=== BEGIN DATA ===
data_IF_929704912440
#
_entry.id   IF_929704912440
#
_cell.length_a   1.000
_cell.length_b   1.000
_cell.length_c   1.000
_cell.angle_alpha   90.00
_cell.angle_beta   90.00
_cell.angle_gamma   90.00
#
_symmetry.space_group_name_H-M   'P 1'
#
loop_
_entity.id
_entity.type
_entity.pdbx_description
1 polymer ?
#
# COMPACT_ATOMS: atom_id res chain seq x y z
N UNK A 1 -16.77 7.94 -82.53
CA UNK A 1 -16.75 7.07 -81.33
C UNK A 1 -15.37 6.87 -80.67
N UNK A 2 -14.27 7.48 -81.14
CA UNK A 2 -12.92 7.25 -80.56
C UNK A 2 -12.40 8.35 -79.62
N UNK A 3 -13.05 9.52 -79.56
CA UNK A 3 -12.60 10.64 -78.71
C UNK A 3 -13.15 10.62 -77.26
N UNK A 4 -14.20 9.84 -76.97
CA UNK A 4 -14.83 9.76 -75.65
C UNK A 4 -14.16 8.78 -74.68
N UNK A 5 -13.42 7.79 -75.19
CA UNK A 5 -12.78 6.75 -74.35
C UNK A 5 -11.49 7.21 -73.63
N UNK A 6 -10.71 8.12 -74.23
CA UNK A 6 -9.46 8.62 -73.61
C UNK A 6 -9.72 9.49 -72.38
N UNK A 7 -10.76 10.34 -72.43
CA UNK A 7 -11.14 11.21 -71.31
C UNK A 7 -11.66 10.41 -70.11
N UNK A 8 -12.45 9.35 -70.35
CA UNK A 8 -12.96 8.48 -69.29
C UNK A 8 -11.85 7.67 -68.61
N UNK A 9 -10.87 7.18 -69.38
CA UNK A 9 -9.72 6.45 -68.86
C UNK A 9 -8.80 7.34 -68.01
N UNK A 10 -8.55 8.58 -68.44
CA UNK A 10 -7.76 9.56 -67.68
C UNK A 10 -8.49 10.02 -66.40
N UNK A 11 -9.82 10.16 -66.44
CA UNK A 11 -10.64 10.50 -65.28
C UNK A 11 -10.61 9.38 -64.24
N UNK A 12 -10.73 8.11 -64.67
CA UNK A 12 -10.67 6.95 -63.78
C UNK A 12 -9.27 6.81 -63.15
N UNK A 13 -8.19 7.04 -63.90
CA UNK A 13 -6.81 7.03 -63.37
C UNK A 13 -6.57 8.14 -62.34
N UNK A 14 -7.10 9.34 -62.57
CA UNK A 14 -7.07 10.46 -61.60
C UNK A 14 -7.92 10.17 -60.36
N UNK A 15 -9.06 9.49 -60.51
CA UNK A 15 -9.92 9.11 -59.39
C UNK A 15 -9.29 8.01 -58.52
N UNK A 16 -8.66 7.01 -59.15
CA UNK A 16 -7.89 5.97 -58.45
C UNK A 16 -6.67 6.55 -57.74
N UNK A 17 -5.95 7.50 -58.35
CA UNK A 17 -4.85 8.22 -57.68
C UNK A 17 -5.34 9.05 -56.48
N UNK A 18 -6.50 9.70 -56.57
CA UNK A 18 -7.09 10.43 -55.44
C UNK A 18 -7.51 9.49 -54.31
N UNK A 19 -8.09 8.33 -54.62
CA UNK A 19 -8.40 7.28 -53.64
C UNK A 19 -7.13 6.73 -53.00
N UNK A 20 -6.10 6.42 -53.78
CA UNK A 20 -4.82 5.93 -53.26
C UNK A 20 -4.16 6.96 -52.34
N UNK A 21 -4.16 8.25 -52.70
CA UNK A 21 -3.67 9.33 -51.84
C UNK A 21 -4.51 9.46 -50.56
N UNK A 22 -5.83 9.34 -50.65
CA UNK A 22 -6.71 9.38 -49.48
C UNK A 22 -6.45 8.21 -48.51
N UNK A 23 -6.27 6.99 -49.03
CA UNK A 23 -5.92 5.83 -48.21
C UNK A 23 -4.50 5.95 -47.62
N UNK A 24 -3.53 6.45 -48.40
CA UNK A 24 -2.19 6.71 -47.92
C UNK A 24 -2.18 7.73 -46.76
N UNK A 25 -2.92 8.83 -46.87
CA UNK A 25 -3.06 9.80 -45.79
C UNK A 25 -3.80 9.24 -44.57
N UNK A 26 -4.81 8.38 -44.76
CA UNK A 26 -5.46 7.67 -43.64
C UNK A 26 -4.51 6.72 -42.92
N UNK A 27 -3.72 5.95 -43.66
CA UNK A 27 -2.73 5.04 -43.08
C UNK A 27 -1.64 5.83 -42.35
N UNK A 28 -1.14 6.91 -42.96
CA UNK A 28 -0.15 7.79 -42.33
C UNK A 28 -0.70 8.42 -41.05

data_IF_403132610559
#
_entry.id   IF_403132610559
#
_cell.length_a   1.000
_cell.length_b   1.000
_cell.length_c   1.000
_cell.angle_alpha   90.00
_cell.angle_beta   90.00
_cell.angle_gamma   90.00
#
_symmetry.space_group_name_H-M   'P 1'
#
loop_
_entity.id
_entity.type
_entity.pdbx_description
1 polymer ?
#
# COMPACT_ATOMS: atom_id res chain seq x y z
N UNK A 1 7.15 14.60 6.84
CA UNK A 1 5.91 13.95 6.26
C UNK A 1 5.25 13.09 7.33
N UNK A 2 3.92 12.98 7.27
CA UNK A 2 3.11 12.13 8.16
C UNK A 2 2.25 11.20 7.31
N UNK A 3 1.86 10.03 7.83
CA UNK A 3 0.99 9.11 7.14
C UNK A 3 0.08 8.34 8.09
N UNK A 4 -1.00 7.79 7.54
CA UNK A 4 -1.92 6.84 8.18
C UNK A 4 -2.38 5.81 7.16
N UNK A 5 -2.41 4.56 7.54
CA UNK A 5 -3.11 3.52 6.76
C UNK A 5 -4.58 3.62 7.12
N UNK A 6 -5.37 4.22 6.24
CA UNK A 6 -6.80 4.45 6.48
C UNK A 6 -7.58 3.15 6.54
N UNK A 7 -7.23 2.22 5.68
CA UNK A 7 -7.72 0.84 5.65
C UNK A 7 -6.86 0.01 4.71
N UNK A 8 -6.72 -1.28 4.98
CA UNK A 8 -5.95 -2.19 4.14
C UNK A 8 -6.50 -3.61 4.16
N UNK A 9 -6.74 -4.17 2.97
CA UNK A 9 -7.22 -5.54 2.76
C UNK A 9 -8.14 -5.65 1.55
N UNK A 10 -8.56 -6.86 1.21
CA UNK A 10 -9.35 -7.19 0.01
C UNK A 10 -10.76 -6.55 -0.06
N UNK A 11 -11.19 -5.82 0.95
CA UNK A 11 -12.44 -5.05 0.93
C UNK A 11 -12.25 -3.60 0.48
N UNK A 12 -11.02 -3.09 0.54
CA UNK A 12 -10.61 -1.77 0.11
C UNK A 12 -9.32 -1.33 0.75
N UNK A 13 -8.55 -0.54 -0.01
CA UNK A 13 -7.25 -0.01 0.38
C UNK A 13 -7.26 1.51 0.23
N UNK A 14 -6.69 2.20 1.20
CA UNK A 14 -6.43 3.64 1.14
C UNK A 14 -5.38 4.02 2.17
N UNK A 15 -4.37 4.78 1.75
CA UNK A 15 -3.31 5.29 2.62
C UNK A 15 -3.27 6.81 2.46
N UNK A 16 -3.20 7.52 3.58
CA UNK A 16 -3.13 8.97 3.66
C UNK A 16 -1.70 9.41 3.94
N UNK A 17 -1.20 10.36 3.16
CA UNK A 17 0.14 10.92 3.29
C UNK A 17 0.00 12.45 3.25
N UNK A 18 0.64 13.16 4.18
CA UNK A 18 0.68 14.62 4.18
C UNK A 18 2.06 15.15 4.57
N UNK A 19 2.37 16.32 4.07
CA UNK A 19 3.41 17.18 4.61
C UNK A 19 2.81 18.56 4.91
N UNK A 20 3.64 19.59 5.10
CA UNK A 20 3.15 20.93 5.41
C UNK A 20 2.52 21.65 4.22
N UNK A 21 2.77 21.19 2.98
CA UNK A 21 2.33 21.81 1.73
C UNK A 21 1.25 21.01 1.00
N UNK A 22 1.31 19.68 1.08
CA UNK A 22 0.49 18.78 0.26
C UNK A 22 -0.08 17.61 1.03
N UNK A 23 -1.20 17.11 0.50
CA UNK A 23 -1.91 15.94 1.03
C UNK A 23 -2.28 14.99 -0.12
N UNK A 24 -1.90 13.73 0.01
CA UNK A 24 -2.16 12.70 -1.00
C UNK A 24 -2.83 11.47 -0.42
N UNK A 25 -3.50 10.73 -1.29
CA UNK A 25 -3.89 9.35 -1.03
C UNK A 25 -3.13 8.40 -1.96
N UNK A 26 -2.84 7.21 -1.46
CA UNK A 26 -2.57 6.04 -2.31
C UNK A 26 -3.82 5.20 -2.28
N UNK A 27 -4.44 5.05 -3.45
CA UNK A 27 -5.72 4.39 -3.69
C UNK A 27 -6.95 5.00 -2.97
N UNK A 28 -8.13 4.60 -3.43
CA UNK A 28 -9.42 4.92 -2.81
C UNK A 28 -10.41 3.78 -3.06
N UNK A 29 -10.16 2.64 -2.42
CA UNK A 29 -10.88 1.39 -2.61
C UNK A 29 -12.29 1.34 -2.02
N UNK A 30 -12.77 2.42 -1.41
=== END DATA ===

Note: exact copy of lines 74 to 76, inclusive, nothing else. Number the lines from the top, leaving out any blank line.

C UNK A 18 -7.51 9.49 -54.31
N UNK A 19 -8.09 8.33 -54.62
CA UNK A 19 -8.40 7.28 -53.64